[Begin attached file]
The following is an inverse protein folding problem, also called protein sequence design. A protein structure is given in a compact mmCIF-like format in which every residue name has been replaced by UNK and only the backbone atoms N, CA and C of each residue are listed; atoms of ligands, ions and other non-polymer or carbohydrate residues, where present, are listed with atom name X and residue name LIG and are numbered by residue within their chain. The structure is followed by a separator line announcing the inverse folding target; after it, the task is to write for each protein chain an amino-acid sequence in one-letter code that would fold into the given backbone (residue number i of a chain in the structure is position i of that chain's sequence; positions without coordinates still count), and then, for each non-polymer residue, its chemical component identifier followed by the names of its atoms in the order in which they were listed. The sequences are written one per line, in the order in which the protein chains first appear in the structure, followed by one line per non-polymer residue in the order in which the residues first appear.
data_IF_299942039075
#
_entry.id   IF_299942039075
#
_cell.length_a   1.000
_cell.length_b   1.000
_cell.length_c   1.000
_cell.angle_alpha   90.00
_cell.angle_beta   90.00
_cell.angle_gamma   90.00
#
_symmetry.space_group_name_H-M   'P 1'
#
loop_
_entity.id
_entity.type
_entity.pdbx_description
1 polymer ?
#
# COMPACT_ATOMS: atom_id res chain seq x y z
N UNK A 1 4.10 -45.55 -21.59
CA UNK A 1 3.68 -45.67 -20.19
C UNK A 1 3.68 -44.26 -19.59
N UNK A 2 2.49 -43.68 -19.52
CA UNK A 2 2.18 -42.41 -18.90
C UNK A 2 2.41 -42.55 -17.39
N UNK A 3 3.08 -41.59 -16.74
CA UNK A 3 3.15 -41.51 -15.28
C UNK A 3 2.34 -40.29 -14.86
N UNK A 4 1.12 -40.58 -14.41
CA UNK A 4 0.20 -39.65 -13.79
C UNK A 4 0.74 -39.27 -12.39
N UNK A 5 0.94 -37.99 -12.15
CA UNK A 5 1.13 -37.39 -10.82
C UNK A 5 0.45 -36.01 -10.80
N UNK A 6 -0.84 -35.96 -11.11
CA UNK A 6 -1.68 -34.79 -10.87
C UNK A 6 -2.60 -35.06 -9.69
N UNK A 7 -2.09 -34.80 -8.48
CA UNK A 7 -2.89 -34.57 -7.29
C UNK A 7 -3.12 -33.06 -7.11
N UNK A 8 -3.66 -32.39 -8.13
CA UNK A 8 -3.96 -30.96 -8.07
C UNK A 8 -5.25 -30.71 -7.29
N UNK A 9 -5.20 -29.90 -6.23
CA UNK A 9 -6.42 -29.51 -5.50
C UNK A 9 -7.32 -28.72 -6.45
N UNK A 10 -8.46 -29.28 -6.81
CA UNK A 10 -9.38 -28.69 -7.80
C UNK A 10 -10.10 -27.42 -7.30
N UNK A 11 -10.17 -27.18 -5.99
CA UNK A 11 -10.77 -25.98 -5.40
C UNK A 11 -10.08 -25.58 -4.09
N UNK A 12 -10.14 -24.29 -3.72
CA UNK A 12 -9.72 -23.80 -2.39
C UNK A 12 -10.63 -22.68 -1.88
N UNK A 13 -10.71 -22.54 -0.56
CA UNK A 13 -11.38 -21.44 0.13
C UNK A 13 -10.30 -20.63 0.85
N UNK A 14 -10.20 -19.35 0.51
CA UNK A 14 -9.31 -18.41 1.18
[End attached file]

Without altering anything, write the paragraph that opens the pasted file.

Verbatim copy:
The following is an inverse protein folding problem, also called protein sequence design. A protein structure is given in a compact mmCIF-like format in which every residue name has been replaced by UNK and only the backbone atoms N, CA and C of each residue are listed; atoms of ligands, ions and other non-polymer or carbohydrate residues, where present, are listed with atom name X and residue name LIG and are numbered by residue within their chain. The structure is followed by a separator line announcing the inverse folding target; after it, the task is to write for each protein chain an amino-acid sequence in one-letter code that would fold into the given backbone (residue number i of a chain in the structure is position i of that chain's sequence; positions without coordinates still count), and then, for each non-polymer residue, its chemical component identifier followed by the names of its atoms in the order in which they were listed. The sequences are written one per line, in the order in which the protein chains first appear in the structure, followed by one line per non-polymer residue in the order in which the residues first appear.